The death of the Cuban revolutionary represents the end of an era, but his impact on the world is much more positive than his mistakes would suggest.
With the death of Fidel Castro, the first era of Communist leaders has come to a close. However, unlike Lenin, Stalin, and Mao Zedong, the former Cuban president is unique in that the country he led is still very much socialist – and remarkably, it’s doing quite well for itself.
Cuba has a 99 per cent literacy rate and free education from primary school to university, the latter being something that many Western countries don’t have. In 2014, Cuba’s unemployment rate was 2.7 per cent and the next year it reported lower child mortality rates than the US. The country is very much a leader in terms of medical research, creating the first Meningitis-B, Hepatitis-B, Dengue Fever, and non-small-cell lung carcinoma (the most common type of lung cancer) vaccines, as well as becoming the first country to eliminate mother-to-child transmission of HIV and syphilis. Add the fact that Cuba has been embargoed by one of the best trading partners in the world since 1959, and that makes for some seriously impressive development. One could only imagine where Cuba could be now if the USA had made efforts to re-establish relations with them earlier.
Yet Castro has been criticised many times for his alleged human rights violations and crackdowns on free speech. The first few years after the Cuban Revolution were bloody, but it wasn’t civilians being killed – most of those executed were allies of former Cuban dictator Fulgencio Batista. These may seem barbaric, and must be condemned (as should all killings) but it’s hard not to sympathise with the Cuban working class in this situation. After years under Batista’s despotic reign, where they were deprived of healthcare, shelter, and basic human needs and rights, why would they have sympathised with those who tried to hoard their wealth at the expense of the masses? As Mao Zedong said: “A revolution is not a dinner party”.
Not to mention the dangers of foreign intervention. After the failed CIA-backed Bay of Pigs invasion, it was obvious that Castro was a target for the US – attempts on his life were made over 600 times, according to former Cuban counterintelligence chief Fabian Escalante – his paranoia is understandable. While it definitely doesn’t justify some of Cuba’s harsher laws, it does contextualise them. It’s easy to see Castro as a tyrannical despot killing anyone who dared speak up, but the reality is that he led a working-class revolution on the doorstep of a powerful country that was actively trying to overthrow this new Cuba. His killing of US operatives and establishment of Revolutionary Courts that were designed to purge counter-revolutionaries were simply self-defence against the US to ensure that Cuba didn’t go the way of Brazil, Bolivia, Paraguay, Argentina, Chile, Uruguay, et al.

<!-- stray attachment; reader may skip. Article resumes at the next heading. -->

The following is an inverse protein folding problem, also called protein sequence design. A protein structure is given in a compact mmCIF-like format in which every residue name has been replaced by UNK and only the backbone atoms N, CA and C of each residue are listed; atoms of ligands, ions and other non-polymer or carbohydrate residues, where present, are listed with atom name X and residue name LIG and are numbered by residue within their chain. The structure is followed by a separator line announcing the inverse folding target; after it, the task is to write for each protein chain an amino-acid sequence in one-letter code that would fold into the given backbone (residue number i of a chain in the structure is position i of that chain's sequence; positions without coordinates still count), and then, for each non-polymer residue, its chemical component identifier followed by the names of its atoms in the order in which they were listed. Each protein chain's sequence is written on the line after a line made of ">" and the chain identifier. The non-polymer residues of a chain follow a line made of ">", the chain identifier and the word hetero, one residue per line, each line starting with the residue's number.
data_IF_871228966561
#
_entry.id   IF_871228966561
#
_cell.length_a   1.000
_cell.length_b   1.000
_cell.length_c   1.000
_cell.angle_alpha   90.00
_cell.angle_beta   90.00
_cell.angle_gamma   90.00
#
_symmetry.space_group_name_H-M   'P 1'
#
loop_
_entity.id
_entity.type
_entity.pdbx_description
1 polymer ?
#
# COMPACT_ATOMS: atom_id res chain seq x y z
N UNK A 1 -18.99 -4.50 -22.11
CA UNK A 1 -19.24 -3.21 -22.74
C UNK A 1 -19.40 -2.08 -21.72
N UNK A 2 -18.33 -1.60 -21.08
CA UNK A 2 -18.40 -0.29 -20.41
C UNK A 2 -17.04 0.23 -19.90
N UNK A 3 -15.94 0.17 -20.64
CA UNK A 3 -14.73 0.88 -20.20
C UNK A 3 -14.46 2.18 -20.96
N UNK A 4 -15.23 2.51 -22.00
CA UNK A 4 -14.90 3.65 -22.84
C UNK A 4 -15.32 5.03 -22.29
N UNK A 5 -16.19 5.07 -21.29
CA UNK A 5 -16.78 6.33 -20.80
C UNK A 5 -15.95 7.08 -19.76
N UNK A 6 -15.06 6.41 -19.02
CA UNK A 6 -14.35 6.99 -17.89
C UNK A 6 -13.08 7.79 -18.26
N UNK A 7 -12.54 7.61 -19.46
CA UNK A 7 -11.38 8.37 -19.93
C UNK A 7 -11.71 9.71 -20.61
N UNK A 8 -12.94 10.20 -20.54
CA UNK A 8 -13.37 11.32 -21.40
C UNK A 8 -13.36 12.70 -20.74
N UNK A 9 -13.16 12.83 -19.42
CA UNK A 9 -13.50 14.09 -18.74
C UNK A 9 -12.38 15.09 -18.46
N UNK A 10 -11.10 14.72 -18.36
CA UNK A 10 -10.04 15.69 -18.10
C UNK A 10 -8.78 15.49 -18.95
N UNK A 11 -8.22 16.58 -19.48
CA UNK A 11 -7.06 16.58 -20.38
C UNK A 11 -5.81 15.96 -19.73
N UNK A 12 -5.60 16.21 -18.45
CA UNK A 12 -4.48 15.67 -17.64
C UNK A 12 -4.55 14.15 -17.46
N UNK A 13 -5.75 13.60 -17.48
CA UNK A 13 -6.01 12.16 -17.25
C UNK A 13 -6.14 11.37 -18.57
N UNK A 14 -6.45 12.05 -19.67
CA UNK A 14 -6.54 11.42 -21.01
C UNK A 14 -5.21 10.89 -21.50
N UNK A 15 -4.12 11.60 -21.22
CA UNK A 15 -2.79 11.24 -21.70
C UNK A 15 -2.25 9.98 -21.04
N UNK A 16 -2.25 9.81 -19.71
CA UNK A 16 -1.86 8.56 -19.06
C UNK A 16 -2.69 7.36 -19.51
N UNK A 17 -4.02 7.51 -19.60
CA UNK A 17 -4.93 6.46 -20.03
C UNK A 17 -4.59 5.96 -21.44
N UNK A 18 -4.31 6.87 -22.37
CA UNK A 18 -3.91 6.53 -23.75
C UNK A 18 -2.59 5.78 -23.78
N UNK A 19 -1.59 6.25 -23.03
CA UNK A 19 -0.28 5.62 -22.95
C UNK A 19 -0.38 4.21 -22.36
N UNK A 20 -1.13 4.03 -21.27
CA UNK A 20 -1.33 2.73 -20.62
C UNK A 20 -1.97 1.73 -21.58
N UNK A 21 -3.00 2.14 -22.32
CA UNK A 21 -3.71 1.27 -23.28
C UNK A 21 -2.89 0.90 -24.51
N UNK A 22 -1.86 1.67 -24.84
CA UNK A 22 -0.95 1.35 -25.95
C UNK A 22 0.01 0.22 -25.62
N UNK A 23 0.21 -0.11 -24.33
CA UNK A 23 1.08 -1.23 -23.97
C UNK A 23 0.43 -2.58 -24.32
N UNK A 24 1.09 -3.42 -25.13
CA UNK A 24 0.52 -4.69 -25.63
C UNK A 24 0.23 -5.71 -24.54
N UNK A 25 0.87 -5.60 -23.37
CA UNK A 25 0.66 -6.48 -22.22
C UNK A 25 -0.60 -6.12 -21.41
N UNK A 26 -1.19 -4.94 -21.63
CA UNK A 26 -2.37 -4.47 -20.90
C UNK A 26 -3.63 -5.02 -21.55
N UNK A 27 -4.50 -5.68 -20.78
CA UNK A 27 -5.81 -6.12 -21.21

For this, Castro should mostly be remembered for his outstanding efforts in the fight against imperialism. In a time of Operation Condor and US intervention, when US-backed dictatorships in Paraguay, Brazil, Bolivia, Uruguay, Argentina, and Chile repressed left-wing organisations and killed 20-60,000 dissidents, Cuba stood out as a bastion of independence and internationalism almost immediately after the revolution, sending a medical brigade to Algeria during their war for independence even though half of Cuba’s doctors had fled.
Cuba’s international medical aid programme, active since the revolution, is renowned worldwide, with 42,000 volunteers active in 109 countries at the last count, more than the G8 countries combined. Whether sending doctors to aid anti-colonial struggles in Angola and Guinea-Bissau, sending them for humanitarian purposes after events like Hurricane Mitch and the Chernobyl disaster, or more recently the West African Ebola epidemic and the 2010 Haitian earthquake.
It should also not be forgotten how big of a role Castro played in ending apartheid and furthering the civil rights cause. There’s a reason that Nelson Mandela flew to Cuba in 1991 to personally thank Castro (and why Castro himself was greeted with huge applause when he travelled to Durban in 1998) and that’s because he had such a huge influence on ending apartheid. When apartheid-era South Africa invaded communist Angola, Cuban forces were there to beat them back, and Mandela himself said that Castro’s 26th of July Movement was the inspiration for his own militant group, the Spear of the Nation. Mandela, upon hearing that Cuban troops were in Angola, wrote “it was the first time that a country had come from another continent not to take something away, but to help achieve their freedom”
While Castro was aiding third-world countries and fighting for civil rights (meeting with civil rights icon Malcolm X) other Western leaders were up to more questionable activity. Ronald Reagan, for example, was backing the apartheid-era South African government during their invasion of Angola and vetoed the Anti-Apartheid Act. Across the pond, Margaret Thatcher refused to economically sanction South Africa and called the African National Congress party “a terrorist organisation” There’s a reason that Angola’s secretary-general called Castro “a son of Africa” and that’s because he was fighting for the voiceless when other countries ignored them. Whether in Guinea-Bissau, Angola, South Africa, Ethiopia, Cape Verde, Congo, or any of the 32 African countries in which Cuba’s medical volunteers work as of 2014, Castro was always ready to fight the forces of imperialism.
This is what Castro should be known for, problems aside. Unlike other dictators, Castro stood up against the US’ interventions on a world scale, and he should be admired for that. He may have started his life as a rich kid from rural Cuba, but he ended it as a man of people.
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